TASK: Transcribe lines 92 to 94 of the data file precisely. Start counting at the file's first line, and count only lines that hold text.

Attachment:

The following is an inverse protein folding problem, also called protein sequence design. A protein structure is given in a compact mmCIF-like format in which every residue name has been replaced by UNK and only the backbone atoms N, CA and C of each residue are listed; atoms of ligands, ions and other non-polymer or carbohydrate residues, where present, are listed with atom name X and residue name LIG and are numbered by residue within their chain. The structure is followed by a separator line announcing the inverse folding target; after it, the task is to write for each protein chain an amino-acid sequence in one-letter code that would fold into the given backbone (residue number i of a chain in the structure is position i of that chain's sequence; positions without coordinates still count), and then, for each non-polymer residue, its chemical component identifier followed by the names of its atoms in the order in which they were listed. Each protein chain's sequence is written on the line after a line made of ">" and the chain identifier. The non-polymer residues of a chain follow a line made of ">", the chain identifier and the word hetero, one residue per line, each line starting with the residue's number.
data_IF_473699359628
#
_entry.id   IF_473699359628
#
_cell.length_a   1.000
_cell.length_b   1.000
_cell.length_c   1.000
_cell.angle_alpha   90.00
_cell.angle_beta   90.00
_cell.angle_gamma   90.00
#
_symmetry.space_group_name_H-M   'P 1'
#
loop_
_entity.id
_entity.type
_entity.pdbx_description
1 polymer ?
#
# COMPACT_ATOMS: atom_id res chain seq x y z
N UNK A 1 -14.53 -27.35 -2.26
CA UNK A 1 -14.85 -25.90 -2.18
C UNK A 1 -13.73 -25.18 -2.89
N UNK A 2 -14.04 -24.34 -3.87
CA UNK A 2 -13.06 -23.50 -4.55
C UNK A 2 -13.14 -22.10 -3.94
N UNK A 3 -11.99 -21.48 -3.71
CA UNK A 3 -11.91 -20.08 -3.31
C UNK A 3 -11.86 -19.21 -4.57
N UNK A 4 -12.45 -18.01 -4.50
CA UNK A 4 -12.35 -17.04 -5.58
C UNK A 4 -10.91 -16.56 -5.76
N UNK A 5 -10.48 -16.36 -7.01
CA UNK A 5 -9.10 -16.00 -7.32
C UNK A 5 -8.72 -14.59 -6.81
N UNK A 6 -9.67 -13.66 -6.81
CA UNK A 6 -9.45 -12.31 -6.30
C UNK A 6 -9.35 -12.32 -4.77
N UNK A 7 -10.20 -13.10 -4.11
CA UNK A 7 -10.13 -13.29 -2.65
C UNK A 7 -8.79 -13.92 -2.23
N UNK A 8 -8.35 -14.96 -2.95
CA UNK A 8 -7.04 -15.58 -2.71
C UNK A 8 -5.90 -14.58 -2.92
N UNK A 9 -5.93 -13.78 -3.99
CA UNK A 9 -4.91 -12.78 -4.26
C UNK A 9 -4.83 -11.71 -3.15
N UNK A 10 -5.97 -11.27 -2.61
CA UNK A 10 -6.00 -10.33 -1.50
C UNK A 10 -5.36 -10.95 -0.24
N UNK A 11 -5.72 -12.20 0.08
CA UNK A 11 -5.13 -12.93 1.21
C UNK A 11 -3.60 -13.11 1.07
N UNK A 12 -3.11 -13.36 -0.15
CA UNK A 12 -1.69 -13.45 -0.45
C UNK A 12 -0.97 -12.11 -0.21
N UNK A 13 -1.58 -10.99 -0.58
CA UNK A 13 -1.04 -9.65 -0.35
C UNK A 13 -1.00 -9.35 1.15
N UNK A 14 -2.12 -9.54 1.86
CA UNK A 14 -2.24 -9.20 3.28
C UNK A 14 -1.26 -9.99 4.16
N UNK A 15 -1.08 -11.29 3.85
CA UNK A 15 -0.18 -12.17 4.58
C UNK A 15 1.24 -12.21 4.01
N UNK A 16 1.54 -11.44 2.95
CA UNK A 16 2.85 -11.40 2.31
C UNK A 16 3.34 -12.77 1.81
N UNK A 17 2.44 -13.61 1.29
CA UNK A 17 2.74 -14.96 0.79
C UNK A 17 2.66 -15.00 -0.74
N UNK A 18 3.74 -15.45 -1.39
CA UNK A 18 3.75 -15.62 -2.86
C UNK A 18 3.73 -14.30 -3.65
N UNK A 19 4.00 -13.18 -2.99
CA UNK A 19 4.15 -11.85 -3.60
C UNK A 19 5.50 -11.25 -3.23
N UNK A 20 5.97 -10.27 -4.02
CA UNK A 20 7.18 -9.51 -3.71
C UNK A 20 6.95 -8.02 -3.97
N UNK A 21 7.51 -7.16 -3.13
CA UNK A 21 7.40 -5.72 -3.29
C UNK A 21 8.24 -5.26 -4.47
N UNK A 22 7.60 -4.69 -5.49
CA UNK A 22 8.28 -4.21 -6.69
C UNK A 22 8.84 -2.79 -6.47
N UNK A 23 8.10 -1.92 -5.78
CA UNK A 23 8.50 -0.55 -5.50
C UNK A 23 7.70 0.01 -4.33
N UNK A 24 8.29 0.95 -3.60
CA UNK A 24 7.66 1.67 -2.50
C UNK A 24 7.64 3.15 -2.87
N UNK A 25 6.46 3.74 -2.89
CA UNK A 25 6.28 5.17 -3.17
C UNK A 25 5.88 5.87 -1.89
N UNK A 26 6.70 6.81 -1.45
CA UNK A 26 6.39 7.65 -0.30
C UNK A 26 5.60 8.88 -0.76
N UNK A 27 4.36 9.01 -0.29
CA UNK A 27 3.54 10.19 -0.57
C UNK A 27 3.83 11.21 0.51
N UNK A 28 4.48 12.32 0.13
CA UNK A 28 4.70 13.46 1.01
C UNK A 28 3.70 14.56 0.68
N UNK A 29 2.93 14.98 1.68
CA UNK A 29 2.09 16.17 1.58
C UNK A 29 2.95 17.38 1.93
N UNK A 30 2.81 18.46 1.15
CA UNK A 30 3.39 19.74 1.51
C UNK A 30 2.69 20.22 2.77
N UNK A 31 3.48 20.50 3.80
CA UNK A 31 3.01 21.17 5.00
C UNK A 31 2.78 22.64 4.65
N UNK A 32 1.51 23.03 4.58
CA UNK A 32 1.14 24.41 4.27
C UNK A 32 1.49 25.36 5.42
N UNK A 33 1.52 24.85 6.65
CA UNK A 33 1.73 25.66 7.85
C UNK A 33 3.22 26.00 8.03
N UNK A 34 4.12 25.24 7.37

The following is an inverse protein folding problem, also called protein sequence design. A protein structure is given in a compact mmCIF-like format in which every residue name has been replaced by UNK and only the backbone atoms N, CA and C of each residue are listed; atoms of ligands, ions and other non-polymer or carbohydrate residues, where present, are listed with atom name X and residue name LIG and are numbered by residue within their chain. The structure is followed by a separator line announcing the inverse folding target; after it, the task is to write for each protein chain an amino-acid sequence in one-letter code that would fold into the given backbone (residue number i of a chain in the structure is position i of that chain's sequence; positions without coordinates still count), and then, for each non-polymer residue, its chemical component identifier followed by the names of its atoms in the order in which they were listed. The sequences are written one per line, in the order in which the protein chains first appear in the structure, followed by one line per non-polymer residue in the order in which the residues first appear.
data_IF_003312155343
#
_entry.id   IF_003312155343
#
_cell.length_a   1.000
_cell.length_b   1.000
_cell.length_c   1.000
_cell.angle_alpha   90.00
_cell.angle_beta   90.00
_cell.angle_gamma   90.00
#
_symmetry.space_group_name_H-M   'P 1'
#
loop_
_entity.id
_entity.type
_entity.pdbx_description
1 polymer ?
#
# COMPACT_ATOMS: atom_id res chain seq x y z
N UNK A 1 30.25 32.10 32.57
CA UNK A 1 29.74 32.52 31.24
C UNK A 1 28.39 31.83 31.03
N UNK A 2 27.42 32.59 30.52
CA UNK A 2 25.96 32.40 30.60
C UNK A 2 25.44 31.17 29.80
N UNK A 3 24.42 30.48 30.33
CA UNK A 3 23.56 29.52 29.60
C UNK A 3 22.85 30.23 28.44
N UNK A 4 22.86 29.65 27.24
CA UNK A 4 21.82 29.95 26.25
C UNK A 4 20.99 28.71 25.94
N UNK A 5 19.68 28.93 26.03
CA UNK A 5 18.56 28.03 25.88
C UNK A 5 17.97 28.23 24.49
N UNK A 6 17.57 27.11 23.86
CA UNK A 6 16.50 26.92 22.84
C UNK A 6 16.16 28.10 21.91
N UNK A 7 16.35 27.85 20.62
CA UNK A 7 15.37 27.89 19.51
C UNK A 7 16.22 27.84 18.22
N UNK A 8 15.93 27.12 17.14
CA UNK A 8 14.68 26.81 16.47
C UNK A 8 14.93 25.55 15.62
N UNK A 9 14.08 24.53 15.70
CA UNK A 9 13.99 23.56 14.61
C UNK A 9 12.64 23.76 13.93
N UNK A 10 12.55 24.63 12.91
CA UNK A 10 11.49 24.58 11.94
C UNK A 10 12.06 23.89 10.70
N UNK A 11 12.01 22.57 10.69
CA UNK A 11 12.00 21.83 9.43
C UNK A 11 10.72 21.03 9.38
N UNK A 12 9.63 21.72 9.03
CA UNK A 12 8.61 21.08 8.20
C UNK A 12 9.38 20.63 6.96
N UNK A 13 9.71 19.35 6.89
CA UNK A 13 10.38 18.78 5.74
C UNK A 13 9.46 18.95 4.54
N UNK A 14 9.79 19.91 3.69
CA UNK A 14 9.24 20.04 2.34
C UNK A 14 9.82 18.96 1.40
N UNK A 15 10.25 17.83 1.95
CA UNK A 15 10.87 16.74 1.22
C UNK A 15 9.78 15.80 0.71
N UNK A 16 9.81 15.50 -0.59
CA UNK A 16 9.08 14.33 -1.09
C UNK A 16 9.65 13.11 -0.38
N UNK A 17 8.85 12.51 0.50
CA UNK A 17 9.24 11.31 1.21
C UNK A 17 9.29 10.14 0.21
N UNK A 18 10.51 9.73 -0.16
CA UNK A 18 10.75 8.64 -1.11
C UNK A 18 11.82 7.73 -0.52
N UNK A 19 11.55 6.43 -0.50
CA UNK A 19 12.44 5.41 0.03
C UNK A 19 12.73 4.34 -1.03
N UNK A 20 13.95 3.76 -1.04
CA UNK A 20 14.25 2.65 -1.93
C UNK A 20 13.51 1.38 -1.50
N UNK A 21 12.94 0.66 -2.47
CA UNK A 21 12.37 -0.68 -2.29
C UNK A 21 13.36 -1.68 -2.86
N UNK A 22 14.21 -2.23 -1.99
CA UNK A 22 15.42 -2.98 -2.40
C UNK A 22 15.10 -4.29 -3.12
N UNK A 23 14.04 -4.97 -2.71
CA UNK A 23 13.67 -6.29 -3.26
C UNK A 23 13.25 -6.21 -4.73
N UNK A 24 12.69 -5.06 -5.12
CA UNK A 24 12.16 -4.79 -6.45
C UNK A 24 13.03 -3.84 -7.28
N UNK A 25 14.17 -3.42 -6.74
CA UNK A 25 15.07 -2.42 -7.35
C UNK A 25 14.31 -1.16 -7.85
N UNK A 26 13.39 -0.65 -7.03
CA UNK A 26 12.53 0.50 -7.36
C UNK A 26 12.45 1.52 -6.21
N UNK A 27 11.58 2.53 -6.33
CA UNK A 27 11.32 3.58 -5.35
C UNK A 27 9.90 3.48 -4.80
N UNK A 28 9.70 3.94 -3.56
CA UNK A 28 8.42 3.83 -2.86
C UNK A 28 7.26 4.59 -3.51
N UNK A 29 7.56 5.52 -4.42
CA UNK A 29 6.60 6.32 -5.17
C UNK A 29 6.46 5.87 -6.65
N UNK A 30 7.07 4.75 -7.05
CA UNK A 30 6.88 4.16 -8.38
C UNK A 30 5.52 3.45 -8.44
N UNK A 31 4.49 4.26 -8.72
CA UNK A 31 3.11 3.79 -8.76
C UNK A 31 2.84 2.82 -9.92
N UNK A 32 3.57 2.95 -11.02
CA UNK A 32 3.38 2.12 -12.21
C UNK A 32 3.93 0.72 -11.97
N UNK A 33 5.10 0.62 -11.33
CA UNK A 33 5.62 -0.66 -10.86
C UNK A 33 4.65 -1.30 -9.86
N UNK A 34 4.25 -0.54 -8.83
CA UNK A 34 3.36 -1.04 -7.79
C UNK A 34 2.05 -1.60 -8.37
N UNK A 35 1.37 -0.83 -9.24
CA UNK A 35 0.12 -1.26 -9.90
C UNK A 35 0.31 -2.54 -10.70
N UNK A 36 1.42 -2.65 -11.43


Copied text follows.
CA UNK A 24 7.66 1.67 -2.50
C UNK A 24 7.64 3.15 -2.87
N UNK A 25 6.46 3.74 -2.89